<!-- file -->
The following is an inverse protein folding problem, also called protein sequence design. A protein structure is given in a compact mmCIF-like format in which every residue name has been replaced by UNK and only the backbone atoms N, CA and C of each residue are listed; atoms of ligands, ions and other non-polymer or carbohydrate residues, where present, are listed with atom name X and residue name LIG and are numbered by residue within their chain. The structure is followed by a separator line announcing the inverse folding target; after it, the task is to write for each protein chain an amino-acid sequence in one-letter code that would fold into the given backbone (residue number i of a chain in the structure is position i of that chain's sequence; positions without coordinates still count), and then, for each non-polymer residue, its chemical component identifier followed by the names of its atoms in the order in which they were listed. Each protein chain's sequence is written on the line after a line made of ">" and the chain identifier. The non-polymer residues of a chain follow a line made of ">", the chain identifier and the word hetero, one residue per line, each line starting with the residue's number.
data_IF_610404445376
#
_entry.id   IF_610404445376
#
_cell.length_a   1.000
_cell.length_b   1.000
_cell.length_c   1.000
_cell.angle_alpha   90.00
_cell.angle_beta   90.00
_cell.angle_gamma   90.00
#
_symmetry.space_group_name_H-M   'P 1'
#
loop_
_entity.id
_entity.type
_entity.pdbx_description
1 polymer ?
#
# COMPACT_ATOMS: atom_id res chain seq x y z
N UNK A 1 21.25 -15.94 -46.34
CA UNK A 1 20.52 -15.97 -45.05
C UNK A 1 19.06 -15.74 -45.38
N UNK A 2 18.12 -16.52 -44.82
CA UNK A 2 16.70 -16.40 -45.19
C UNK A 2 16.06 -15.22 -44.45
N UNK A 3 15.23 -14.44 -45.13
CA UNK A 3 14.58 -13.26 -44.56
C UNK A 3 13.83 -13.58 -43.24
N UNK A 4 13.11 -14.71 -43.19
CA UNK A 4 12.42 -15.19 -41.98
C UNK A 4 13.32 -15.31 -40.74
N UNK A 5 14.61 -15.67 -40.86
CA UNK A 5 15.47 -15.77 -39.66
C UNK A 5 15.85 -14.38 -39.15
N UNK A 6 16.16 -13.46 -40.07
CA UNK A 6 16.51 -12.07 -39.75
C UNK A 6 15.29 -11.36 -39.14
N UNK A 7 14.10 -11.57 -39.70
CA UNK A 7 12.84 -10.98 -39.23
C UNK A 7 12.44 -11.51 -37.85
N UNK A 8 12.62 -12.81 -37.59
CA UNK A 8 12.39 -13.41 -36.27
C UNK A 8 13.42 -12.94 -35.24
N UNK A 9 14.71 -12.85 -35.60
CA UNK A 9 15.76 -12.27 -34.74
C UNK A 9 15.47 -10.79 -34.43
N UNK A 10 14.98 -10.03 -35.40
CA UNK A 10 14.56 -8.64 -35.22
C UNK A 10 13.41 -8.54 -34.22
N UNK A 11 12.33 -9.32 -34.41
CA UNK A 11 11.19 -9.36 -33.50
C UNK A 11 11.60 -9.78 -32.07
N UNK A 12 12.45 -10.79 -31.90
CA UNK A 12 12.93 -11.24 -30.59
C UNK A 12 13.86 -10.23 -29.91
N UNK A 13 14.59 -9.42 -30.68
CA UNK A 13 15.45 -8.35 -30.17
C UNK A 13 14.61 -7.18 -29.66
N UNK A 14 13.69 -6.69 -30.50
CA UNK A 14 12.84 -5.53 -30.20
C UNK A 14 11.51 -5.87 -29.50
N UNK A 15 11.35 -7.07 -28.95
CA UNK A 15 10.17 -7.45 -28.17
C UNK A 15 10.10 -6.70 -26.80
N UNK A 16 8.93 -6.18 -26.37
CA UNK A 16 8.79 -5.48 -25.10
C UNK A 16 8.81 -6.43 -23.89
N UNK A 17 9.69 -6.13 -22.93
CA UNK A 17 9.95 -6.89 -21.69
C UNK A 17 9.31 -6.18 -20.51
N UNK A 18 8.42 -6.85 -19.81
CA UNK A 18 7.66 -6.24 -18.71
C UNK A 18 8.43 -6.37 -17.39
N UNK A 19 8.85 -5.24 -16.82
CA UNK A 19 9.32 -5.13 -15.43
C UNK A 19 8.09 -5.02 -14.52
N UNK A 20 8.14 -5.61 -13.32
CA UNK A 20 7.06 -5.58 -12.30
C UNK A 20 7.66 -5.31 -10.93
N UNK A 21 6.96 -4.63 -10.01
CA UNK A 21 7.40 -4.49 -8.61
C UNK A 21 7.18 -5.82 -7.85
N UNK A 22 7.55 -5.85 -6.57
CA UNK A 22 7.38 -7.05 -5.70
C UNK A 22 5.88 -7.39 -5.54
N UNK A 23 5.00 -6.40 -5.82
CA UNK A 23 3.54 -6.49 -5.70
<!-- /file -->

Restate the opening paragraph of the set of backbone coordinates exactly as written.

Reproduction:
The following is an inverse protein folding problem, also called protein sequence design. A protein structure is given in a compact mmCIF-like format in which every residue name has been replaced by UNK and only the backbone atoms N, CA and C of each residue are listed; atoms of ligands, ions and other non-polymer or carbohydrate residues, where present, are listed with atom name X and residue name LIG and are numbered by residue within their chain. The structure is followed by a separator line announcing the inverse folding target; after it, the task is to write for each protein chain an amino-acid sequence in one-letter code that would fold into the given backbone (residue number i of a chain in the structure is position i of that chain's sequence; positions without coordinates still count), and then, for each non-polymer residue, its chemical component identifier followed by the names of its atoms in the order in which they were listed. Each protein chain's sequence is written on the line after a line made of ">" and the chain identifier. The non-polymer residues of a chain follow a line made of ">", the chain identifier and the word hetero, one residue per line, each line starting with the residue's number.